“It wasn’t easy easy for me to decide. Some relationships are not the same as before. Sometimes to move forward, you lose something. You have to decide to move forward, or be in the comfort zone.
“Why did I decide this? It’s because my job is not finished.”
There is a sense of a youthful groundswell building in the lead-up to this election. There are 7.37 million new voters poised to have their say on Sunday.
Rangsiman says young people have always had power – even under military rule when for five years there were no elections and political gatherings were outlawed – but maybe just did not realise it.
In any event, now is the time for them to use their influence, he says, and reject the older structures that have “failed’ Thailand in recent times. He does not accept the widely circulated criticism that Thailand’s youth are naive about their aspirations. Nor, does he believe a lack of experience is a disqualifier for him or his party colleagues.
“Now the young generation is the key to change. A lot of people think this group don’t want to vote, they don’t care, but now most of them will go to vote and they are active citizens,” he said.
“They are important for the economy, and they are important for the future. When they speak out, it’s loud. We are not just the present, we are the future too.
“The country belongs to us too, I just think about that. If the country belongs to us, why do we have less voice than other people? Maybe, yes, we don’t have the same experience as them. But they failed. If we have KPIs, they failed. Look at today. We live under the military regime.”
His language suggests a party united by a desire for democracy, but whose diversity extends to the future direction of the country.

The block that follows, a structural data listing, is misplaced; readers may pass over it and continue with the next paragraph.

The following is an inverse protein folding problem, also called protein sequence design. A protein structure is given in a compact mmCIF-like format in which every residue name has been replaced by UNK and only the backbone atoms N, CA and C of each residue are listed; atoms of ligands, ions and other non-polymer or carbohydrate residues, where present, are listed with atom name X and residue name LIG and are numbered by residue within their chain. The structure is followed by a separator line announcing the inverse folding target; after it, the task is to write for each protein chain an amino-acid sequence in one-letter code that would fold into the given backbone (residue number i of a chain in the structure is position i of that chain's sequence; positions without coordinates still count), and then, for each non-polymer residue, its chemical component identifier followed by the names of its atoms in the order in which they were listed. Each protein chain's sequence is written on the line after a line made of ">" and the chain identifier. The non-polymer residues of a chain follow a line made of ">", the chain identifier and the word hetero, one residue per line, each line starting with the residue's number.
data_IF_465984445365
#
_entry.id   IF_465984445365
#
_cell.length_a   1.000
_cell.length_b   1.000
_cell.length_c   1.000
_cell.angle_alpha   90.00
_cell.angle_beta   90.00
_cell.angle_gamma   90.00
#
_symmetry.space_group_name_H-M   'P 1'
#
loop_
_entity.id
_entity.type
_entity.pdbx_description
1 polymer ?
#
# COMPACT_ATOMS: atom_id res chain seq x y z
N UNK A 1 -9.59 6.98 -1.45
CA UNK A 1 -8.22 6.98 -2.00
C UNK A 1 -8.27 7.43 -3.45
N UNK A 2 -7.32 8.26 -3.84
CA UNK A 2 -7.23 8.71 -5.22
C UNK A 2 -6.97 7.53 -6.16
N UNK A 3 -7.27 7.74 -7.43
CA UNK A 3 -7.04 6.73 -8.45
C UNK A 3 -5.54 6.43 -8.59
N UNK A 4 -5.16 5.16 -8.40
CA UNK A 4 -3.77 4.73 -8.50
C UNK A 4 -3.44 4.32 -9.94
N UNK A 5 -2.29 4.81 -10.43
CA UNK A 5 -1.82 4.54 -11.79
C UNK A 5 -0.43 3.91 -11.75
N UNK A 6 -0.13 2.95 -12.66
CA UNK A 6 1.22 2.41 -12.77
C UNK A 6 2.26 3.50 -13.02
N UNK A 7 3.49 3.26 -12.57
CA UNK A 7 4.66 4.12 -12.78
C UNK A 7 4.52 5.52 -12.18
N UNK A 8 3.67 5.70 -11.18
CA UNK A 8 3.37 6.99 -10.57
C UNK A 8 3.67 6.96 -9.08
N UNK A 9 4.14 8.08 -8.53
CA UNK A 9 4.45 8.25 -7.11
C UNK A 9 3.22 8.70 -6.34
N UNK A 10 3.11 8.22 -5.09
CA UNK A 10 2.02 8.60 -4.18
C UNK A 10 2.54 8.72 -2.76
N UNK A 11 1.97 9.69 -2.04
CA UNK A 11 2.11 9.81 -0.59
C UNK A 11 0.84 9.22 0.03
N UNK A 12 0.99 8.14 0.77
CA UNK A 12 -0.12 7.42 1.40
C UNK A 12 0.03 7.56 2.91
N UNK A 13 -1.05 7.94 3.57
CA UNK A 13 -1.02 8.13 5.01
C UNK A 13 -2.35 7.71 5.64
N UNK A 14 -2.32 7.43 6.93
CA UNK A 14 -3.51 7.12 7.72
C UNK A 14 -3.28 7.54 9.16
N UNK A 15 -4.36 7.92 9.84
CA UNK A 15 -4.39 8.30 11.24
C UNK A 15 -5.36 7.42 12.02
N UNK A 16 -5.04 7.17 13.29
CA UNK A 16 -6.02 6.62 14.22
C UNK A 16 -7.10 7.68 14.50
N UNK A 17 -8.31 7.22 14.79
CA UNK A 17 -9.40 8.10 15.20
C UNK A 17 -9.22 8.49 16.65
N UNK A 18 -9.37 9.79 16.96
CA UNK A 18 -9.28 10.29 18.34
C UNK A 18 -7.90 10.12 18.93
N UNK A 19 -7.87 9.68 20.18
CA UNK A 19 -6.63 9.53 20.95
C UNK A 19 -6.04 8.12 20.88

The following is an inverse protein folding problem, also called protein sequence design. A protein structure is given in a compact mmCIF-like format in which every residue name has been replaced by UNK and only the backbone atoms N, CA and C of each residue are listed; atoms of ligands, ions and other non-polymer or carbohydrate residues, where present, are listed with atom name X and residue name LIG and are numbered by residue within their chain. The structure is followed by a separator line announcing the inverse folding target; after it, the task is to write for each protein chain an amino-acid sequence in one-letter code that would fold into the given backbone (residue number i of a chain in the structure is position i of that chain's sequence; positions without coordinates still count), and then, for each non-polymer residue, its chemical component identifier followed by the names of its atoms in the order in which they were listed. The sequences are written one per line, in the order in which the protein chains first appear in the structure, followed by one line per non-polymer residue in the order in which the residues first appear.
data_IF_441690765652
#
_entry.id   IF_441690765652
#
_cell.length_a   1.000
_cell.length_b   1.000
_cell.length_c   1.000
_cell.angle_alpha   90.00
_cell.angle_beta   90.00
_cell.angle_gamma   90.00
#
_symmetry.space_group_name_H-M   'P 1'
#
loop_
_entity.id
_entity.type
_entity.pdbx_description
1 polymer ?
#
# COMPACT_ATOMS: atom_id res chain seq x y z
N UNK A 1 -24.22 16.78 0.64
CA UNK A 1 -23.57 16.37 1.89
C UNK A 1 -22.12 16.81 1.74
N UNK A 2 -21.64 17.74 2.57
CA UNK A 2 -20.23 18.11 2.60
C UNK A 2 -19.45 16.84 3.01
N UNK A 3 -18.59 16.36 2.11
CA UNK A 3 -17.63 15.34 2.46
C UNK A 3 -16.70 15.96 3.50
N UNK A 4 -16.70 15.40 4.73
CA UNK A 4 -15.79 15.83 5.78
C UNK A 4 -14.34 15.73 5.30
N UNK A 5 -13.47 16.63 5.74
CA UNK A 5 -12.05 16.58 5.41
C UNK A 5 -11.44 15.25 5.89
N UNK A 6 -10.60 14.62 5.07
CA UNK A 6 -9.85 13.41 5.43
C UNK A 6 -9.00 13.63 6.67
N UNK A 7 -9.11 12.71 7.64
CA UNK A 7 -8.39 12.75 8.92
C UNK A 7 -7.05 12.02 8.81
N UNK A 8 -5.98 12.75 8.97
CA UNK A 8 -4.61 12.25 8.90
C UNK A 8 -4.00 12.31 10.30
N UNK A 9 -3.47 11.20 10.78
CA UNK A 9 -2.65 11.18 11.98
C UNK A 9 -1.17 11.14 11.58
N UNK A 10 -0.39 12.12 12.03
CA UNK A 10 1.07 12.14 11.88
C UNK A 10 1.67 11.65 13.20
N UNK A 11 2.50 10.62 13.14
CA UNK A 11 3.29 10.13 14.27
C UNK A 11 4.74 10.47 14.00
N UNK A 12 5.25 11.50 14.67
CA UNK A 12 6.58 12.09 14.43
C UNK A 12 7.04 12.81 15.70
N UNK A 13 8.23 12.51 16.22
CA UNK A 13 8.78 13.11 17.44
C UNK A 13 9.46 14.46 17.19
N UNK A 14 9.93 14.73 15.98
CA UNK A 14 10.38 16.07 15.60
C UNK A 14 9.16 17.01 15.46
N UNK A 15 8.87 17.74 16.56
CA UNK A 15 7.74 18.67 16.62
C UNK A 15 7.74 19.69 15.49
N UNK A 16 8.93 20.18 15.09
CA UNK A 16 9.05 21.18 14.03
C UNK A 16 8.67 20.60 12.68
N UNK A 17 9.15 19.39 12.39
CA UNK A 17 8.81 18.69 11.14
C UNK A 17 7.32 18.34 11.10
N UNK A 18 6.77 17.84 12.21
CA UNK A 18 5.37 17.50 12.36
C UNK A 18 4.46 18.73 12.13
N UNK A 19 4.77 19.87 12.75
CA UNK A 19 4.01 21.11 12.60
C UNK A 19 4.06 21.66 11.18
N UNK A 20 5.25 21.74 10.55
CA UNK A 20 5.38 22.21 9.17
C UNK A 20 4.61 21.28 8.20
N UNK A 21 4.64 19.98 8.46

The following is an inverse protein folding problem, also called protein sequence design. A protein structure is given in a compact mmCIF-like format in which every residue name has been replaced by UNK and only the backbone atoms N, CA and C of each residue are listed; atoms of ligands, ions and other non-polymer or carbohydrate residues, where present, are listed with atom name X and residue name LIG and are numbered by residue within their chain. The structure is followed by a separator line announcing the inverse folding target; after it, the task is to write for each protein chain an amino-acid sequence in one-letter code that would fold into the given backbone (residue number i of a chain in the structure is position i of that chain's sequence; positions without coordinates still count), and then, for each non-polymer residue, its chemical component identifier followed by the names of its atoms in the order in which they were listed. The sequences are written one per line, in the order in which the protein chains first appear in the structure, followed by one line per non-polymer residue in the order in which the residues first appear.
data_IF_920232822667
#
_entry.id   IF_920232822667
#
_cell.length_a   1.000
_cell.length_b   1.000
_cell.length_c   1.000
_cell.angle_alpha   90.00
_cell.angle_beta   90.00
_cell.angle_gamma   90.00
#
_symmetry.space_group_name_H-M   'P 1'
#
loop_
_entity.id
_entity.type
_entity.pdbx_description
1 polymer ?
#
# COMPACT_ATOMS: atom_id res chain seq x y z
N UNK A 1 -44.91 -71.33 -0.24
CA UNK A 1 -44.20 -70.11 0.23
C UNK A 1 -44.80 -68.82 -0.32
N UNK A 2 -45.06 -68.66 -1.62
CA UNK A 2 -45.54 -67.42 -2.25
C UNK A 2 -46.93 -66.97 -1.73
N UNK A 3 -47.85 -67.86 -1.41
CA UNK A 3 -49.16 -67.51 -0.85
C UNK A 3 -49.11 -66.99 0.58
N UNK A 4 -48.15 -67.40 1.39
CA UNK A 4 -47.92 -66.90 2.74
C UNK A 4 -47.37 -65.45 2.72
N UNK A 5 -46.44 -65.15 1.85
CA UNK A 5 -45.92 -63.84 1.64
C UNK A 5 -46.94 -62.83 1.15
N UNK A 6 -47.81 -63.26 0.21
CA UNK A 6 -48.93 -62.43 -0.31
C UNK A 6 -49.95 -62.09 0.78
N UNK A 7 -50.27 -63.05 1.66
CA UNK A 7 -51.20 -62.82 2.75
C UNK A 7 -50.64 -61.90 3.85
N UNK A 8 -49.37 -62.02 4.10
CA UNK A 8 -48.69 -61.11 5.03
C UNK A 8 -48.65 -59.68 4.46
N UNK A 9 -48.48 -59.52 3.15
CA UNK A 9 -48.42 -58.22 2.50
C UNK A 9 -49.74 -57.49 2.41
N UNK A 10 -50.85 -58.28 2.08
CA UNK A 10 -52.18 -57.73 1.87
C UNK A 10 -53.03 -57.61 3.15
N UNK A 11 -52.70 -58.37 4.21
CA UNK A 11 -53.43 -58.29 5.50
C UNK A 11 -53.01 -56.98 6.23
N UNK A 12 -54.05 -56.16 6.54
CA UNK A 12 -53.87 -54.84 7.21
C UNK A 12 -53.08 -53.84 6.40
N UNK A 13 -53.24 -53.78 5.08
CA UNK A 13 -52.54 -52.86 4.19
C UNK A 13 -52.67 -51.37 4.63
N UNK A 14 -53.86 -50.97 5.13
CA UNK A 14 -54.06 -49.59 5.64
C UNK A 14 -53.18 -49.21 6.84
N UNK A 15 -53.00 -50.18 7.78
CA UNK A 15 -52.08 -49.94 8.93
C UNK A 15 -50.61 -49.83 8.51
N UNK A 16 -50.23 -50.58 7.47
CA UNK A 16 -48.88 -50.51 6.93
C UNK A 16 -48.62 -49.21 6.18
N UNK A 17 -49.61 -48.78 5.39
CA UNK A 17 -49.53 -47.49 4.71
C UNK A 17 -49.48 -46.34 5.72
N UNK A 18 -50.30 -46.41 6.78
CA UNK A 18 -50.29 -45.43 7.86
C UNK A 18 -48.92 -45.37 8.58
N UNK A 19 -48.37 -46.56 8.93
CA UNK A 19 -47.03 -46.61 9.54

But those differences of opinion can be kicked down the road and worried about later while energy is poured into the main objective.
On Friday, the medley of voices was being celebrated by the party and its supporters, as they anticipated the potential dawn of a return to a real democratic state.
While it is unlikely that Future Forward will win any strategic areas around Thailand, a new electoral system means that the best ‘losers’ can greatly benefit. In a country where political colours are regionally clear, Thanathorn should enjoy a moderate level of support everywhere.
Being representative to voters from the north to the south and in both urban and rural areas could prove to be not only inclusive politics, but an acute strategy.
Political analyst Dr Pitch Pongsawat from Chulalongkorn University has downplayed the power of young people in this election, yet is bullish about the type of influence Thanathorn might yield in a future parliament.
The system changes fashioned by the military to target and disadvantage Thaksin Shinawatra and his Pheu Thai Party could end up backfiring in a surprising way, he says.
“The miracle for Future Forward is the structural loophole concerning the electoral law,” he said.
“The powers that be never realised they would get people and a party like Thanathorn. He might lose every seat in every area. In the previous system he might have got nothing.
“But all of his votes are valuable, not just because it’s young people. The loser with substantial vote in every area will get a lot of seats. Just wait for the result.”
Thanathorn has been talked up as a possible kingmaker, whose seats might deliver the Pheu Thai party the prime ministership. Dr Pitch believes FWP could end up with as many as 100 seats in the 500-seat parliament.
Many supporters at the rally on Friday were impatient for change. Uncertainty hangs over this election and Thailand’s immediate future – it is expected that a power struggle will ensue in the coming days and weeks depending on how the vote unfolds.
Future Forward could easily find itself an irrelevance. It is undeniable though that Thanathorn and his party have changed the national conversation.
“We are the people who will not live in this kind of society. We said we will build a good society for our descendants,” Thanathorn said. “We are the people who will not wait for change, or just look at the change happening. We would like to change the society with our own hands.”
“Our journey will start on March 24th. This is the new future that will dawn on every single Thai.”